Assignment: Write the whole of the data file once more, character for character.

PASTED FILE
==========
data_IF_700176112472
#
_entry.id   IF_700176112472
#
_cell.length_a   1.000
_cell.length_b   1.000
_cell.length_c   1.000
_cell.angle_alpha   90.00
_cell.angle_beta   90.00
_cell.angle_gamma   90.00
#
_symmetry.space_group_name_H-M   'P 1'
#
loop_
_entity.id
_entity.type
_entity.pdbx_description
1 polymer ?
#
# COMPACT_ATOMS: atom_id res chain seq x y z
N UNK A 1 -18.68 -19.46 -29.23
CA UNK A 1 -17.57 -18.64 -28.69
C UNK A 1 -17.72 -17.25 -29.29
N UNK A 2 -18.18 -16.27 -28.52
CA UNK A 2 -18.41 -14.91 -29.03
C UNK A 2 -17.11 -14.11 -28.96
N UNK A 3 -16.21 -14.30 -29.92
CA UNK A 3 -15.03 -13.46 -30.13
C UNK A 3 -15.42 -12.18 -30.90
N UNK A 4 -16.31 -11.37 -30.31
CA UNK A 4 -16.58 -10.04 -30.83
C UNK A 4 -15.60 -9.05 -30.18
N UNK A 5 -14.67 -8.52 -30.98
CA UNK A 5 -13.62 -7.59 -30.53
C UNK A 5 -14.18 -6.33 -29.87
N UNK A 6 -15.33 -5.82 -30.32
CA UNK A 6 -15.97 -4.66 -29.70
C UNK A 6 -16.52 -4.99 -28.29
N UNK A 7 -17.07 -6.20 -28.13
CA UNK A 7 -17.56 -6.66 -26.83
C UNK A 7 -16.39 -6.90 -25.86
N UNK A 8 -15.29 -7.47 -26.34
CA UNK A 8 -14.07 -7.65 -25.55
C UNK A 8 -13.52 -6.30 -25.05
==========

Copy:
data_IF_700176112472
#
_entry.id   IF_700176112472
#
_cell.length_a   1.000
_cell.length_b   1.000
_cell.length_c   1.000
_cell.angle_alpha   90.00
_cell.angle_beta   90.00
_cell.angle_gamma   90.00
#
_symmetry.space_group_name_H-M   'P 1'
#
loop_
_entity.id
_entity.type
_entity.pdbx_description
1 polymer ?
#
# COMPACT_ATOMS: atom_id res chain seq x y z
N UNK A 1 -18.68 -19.46 -29.23
CA UNK A 1 -17.57 -18.64 -28.69
C UNK A 1 -17.72 -17.25 -29.29
N UNK A 2 -18.18 -16.27 -28.52
CA UNK A 2 -18.41 -14.91 -29.03
C UNK A 2 -17.11 -14.11 -28.96
N UNK A 3 -16.21 -14.30 -29.92
CA UNK A 3 -15.03 -13.46 -30.13
C UNK A 3 -15.42 -12.18 -30.90
N UNK A 4 -16.31 -11.37 -30.31
CA UNK A 4 -16.58 -10.04 -30.83
C UNK A 4 -15.60 -9.05 -30.18
N UNK A 5 -14.67 -8.52 -30.98
CA UNK A 5 -13.62 -7.59 -30.53
C UNK A 5 -14.18 -6.33 -29.87
N UNK A 6 -15.33 -5.82 -30.32
CA UNK A 6 -15.97 -4.66 -29.70
C UNK A 6 -16.52 -4.99 -28.29
N UNK A 7 -17.07 -6.20 -28.13
CA UNK A 7 -17.56 -6.66 -26.83
C UNK A 7 -16.39 -6.90 -25.86
N UNK A 8 -15.29 -7.47 -26.34
CA UNK A 8 -14.07 -7.65 -25.55
C UNK A 8 -13.52 -6.30 -25.05